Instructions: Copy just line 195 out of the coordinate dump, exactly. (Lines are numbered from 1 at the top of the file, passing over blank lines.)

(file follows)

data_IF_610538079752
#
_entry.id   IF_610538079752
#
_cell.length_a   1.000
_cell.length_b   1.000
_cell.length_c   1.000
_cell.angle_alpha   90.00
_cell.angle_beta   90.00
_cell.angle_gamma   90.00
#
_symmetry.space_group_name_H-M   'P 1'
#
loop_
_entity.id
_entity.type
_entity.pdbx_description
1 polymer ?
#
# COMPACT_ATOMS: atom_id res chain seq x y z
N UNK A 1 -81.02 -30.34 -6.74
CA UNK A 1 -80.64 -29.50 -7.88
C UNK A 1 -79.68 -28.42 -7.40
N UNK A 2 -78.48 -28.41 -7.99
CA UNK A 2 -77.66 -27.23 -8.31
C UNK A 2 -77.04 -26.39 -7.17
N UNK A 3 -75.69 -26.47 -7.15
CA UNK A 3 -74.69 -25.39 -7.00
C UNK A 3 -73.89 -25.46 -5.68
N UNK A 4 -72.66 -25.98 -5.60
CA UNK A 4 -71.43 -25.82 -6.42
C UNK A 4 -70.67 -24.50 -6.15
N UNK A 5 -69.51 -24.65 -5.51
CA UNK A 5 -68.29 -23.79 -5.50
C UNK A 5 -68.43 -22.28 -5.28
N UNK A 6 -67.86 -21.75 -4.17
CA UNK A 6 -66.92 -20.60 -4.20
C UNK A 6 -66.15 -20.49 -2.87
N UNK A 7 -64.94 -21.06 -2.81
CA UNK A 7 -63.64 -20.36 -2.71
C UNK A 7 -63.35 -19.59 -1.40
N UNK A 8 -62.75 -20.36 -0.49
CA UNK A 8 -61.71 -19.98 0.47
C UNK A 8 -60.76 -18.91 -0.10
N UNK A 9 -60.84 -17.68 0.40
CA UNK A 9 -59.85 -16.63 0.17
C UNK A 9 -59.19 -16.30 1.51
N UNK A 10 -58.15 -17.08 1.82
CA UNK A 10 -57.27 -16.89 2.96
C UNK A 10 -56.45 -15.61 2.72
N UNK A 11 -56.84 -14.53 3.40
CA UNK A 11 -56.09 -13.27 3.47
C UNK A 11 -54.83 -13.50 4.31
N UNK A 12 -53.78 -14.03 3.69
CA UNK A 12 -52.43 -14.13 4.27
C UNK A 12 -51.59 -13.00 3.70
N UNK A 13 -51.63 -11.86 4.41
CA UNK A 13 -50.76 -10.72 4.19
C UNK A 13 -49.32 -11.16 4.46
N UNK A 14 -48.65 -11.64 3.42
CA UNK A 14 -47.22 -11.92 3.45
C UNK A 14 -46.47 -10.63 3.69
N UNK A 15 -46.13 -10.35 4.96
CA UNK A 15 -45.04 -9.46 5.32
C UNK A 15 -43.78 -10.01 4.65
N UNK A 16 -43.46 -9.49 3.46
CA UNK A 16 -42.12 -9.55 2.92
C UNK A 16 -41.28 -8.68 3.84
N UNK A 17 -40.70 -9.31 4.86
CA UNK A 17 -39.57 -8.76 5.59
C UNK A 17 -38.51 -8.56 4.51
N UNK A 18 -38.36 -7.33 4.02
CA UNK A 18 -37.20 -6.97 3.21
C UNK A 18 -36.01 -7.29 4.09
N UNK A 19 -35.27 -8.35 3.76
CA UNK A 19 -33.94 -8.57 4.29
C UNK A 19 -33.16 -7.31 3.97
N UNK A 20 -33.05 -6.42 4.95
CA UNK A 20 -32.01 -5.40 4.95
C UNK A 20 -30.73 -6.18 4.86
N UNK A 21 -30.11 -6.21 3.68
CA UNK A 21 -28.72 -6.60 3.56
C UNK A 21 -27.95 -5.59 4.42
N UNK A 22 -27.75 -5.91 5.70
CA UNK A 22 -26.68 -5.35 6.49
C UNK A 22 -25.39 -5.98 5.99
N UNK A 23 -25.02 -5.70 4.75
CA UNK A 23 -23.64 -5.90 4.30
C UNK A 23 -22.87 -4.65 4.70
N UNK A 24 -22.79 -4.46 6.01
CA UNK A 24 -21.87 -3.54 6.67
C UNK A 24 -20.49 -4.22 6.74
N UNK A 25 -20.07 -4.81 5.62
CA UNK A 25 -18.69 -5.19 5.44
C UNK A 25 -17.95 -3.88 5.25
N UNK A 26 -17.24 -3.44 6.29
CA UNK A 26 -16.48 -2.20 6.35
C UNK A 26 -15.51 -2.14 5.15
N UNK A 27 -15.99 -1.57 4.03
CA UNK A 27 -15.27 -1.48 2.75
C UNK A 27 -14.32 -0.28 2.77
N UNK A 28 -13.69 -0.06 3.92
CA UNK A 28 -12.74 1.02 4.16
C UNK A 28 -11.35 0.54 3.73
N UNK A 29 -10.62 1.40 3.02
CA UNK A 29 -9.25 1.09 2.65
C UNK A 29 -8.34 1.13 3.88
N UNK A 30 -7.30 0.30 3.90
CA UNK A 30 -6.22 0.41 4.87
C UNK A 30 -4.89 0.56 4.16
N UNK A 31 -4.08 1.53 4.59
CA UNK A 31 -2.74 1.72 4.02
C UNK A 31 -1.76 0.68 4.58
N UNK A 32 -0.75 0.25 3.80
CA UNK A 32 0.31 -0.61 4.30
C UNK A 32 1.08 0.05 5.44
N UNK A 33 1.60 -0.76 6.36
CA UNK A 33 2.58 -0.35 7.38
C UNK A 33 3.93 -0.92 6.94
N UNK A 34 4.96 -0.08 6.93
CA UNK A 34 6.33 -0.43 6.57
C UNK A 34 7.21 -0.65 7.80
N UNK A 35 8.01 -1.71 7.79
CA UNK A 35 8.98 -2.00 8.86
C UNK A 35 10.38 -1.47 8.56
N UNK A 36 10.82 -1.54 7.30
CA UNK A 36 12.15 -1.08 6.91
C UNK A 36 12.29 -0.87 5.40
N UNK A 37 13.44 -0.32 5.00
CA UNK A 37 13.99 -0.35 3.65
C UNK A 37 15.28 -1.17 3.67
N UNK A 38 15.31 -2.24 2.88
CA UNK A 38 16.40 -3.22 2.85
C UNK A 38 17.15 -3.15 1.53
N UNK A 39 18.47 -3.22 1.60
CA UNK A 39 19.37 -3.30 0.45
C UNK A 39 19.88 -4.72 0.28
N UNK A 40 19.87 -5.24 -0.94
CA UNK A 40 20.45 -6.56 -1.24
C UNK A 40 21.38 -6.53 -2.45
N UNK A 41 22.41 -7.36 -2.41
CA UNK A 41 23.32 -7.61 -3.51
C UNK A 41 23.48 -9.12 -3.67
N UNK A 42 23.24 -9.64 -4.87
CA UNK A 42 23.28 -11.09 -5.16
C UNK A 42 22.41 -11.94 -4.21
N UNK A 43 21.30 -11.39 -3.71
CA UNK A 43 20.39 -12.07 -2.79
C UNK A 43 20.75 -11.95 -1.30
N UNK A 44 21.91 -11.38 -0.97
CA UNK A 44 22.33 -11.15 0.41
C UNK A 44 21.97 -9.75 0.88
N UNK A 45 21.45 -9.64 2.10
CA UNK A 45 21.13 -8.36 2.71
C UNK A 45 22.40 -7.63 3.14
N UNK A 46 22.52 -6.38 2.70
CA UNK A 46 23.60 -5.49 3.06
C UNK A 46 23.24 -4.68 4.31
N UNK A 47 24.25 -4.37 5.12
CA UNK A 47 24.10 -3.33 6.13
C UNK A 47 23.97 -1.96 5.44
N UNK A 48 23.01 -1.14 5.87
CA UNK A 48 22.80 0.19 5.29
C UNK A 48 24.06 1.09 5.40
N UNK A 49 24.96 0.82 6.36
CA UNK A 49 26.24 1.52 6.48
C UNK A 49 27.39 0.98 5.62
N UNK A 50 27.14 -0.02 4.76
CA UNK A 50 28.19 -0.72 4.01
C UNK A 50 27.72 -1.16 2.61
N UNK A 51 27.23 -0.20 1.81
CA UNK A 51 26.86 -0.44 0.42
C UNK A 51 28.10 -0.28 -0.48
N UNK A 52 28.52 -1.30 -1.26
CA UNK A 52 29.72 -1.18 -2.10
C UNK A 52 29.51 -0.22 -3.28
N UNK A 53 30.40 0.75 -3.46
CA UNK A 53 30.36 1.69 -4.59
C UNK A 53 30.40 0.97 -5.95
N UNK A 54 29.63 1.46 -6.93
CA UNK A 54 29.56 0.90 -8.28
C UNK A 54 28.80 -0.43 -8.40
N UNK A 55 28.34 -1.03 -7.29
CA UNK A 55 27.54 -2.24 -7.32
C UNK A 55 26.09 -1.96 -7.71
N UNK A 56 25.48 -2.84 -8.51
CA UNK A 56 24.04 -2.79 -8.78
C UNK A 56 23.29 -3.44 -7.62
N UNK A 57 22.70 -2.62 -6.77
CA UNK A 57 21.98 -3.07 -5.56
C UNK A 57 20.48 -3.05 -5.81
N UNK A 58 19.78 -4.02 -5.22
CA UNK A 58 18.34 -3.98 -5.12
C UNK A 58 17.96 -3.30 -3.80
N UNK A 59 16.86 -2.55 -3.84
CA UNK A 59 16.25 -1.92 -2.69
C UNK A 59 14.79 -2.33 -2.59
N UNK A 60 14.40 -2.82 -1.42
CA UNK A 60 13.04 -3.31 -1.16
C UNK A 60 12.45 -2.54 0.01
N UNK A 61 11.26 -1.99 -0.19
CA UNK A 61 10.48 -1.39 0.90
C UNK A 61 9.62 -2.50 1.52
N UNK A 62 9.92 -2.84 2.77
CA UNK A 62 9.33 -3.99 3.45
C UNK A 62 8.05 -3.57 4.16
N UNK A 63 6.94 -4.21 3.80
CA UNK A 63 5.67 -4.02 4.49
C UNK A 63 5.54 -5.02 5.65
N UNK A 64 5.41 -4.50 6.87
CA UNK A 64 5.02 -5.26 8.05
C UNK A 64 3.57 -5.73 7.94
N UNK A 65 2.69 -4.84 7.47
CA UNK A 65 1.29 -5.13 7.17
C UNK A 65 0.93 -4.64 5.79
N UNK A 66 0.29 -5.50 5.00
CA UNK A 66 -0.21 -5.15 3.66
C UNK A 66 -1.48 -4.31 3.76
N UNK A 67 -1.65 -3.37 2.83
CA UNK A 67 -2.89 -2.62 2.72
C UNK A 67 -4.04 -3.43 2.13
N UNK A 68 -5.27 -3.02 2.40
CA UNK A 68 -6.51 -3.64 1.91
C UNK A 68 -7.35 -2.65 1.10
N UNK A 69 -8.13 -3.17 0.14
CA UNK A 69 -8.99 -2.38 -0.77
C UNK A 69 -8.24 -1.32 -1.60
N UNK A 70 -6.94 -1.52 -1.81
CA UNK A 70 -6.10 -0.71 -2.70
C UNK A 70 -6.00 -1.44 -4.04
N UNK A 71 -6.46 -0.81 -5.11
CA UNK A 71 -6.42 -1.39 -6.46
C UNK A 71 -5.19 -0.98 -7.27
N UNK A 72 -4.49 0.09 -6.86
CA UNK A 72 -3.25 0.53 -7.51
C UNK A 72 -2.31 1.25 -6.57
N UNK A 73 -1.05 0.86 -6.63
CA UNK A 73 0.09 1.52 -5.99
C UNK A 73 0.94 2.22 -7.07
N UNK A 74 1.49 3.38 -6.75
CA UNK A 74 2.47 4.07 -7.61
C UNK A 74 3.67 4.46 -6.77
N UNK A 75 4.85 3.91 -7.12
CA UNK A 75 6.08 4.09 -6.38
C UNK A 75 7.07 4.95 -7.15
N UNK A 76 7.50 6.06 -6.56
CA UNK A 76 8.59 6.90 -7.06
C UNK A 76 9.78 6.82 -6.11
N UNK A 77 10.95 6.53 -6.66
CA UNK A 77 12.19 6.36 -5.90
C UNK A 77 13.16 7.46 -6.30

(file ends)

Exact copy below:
N UNK A 59 16.86 -2.55 -3.84